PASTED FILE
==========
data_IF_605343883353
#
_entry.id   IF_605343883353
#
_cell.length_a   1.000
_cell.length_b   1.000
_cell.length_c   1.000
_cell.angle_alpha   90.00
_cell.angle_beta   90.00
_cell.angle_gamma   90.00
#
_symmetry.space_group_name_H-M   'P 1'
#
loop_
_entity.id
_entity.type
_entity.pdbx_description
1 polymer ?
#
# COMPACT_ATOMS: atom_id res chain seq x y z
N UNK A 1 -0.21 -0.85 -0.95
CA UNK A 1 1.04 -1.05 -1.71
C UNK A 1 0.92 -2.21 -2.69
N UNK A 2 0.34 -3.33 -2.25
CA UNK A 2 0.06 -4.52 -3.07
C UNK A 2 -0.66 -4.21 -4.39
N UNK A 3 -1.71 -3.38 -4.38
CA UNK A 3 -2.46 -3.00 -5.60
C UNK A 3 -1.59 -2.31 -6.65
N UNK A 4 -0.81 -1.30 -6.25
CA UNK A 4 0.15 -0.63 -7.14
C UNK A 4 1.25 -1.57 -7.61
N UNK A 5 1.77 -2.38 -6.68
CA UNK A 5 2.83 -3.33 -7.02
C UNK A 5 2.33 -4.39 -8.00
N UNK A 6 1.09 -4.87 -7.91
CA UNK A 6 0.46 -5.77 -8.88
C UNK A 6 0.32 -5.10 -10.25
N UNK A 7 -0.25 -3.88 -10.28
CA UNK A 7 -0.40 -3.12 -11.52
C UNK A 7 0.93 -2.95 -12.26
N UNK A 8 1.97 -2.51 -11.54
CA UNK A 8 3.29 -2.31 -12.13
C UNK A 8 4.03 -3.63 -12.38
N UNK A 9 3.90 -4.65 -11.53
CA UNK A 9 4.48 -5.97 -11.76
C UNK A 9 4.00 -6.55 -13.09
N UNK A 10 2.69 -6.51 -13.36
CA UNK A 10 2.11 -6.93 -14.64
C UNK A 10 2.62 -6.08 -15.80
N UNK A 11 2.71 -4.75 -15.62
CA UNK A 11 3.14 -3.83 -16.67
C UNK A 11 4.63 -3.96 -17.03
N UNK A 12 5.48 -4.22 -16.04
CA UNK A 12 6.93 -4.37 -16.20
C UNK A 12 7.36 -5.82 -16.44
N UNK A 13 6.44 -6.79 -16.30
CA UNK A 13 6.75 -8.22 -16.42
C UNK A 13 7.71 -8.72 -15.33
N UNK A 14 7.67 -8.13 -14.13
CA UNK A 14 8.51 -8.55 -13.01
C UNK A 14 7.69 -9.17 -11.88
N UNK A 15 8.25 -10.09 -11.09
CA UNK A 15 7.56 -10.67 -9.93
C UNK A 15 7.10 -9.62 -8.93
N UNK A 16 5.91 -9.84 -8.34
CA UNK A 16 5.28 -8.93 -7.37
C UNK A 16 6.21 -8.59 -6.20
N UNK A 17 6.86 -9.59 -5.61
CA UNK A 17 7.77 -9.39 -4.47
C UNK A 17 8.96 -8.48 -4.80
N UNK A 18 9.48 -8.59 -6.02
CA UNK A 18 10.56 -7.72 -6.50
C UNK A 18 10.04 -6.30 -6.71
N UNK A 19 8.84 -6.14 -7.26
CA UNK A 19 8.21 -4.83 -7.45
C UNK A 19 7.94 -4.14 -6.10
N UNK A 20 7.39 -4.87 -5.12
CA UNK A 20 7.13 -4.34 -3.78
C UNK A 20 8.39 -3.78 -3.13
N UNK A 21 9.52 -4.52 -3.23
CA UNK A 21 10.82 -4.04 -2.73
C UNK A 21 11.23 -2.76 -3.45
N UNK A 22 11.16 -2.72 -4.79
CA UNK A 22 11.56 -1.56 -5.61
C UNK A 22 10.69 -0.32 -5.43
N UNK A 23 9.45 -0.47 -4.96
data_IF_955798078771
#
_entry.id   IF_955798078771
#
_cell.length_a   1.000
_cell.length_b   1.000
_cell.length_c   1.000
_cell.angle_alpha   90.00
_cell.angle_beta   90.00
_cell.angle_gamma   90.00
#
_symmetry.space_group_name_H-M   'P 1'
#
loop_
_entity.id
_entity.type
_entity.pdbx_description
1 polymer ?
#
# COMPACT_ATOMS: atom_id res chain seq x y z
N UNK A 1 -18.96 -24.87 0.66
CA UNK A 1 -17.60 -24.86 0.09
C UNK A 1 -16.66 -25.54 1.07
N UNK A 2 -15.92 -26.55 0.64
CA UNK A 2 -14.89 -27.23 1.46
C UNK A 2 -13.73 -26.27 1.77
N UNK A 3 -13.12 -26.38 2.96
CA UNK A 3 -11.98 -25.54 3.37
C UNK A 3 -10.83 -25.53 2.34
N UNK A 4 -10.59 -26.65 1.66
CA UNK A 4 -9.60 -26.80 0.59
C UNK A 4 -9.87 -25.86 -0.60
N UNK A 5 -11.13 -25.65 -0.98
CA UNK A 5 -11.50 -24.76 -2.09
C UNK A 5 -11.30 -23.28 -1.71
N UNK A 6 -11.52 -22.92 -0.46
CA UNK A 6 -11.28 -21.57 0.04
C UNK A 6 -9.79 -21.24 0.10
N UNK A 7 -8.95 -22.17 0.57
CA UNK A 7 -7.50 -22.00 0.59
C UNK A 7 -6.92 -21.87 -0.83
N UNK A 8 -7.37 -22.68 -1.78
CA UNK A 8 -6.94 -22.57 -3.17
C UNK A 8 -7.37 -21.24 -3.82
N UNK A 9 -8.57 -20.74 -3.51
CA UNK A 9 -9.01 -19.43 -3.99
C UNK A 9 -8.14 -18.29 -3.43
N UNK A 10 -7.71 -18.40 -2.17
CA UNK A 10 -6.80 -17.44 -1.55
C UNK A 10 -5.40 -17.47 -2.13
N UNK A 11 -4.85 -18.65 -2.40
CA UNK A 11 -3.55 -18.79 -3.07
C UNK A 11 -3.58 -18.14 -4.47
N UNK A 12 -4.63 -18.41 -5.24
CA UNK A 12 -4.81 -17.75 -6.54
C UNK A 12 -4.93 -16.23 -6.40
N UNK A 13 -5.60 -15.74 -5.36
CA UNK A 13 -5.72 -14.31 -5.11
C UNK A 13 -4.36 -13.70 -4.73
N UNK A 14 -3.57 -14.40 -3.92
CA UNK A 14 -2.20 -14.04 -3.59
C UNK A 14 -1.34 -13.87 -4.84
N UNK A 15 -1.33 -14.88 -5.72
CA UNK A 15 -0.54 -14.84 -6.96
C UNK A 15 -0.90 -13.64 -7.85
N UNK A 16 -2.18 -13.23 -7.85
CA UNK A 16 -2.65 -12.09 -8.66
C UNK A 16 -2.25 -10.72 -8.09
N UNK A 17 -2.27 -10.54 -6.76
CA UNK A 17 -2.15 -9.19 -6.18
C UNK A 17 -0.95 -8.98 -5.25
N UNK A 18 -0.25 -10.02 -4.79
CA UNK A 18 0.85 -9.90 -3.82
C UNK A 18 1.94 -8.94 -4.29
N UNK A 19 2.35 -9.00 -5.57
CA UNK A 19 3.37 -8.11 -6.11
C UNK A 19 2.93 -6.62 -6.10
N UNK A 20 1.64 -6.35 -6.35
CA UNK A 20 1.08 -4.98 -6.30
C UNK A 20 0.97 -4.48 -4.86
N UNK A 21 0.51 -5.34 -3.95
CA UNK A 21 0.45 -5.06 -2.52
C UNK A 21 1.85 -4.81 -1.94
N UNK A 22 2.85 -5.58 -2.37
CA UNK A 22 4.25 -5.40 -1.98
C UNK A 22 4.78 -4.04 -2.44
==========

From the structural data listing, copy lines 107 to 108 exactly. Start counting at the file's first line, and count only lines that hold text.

# COMPACT_ATOMS: atom_id res chain seq x y z
N UNK A 1 -18.96 -24.87 0.66